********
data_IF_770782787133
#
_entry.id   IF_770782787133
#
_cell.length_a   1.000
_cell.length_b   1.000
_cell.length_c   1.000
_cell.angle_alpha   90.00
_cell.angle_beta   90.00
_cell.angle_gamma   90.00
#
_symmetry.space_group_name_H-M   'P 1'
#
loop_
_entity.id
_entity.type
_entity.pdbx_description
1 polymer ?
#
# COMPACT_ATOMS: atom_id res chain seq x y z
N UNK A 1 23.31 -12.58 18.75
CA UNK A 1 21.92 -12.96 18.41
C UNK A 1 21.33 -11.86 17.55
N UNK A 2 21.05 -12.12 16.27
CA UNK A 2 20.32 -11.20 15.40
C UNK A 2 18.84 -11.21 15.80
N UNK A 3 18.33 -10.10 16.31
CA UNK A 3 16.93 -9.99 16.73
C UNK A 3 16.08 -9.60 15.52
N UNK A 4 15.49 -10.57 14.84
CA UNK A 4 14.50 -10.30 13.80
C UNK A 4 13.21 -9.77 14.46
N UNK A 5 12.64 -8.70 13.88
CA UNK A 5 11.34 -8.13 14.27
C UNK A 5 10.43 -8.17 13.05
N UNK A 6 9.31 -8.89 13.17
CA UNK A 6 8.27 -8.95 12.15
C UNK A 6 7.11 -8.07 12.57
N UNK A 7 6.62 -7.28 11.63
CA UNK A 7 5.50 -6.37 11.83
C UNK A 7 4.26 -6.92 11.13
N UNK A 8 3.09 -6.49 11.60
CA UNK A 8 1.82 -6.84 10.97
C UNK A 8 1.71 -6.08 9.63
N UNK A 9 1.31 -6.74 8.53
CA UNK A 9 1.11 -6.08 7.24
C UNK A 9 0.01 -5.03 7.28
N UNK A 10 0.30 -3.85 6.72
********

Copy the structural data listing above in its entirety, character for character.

data_IF_770782787133
#
_entry.id   IF_770782787133
#
_cell.length_a   1.000
_cell.length_b   1.000
_cell.length_c   1.000
_cell.angle_alpha   90.00
_cell.angle_beta   90.00
_cell.angle_gamma   90.00
#
_symmetry.space_group_name_H-M   'P 1'
#
loop_
_entity.id
_entity.type
_entity.pdbx_description
1 polymer ?
#
# COMPACT_ATOMS: atom_id res chain seq x y z
N UNK A 1 23.31 -12.58 18.75
CA UNK A 1 21.92 -12.96 18.41
C UNK A 1 21.33 -11.86 17.55
N UNK A 2 21.05 -12.12 16.27
CA UNK A 2 20.32 -11.20 15.40
C UNK A 2 18.84 -11.21 15.80
N UNK A 3 18.33 -10.10 16.31
CA UNK A 3 16.93 -9.99 16.73
C UNK A 3 16.08 -9.60 15.52
N UNK A 4 15.49 -10.57 14.84
CA UNK A 4 14.50 -10.30 13.80
C UNK A 4 13.21 -9.77 14.46
N UNK A 5 12.64 -8.70 13.88
CA UNK A 5 11.34 -8.13 14.27
C UNK A 5 10.43 -8.17 13.05
N UNK A 6 9.31 -8.89 13.17
CA UNK A 6 8.27 -8.95 12.15
C UNK A 6 7.11 -8.07 12.57
N UNK A 7 6.62 -7.28 11.63
CA UNK A 7 5.50 -6.37 11.83
C UNK A 7 4.26 -6.92 11.13
N UNK A 8 3.09 -6.49 11.60
CA UNK A 8 1.82 -6.84 10.97
C UNK A 8 1.71 -6.08 9.63
N UNK A 9 1.31 -6.74 8.53
CA UNK A 9 1.11 -6.08 7.24
C UNK A 9 0.01 -5.03 7.28
N UNK A 10 0.30 -3.85 6.72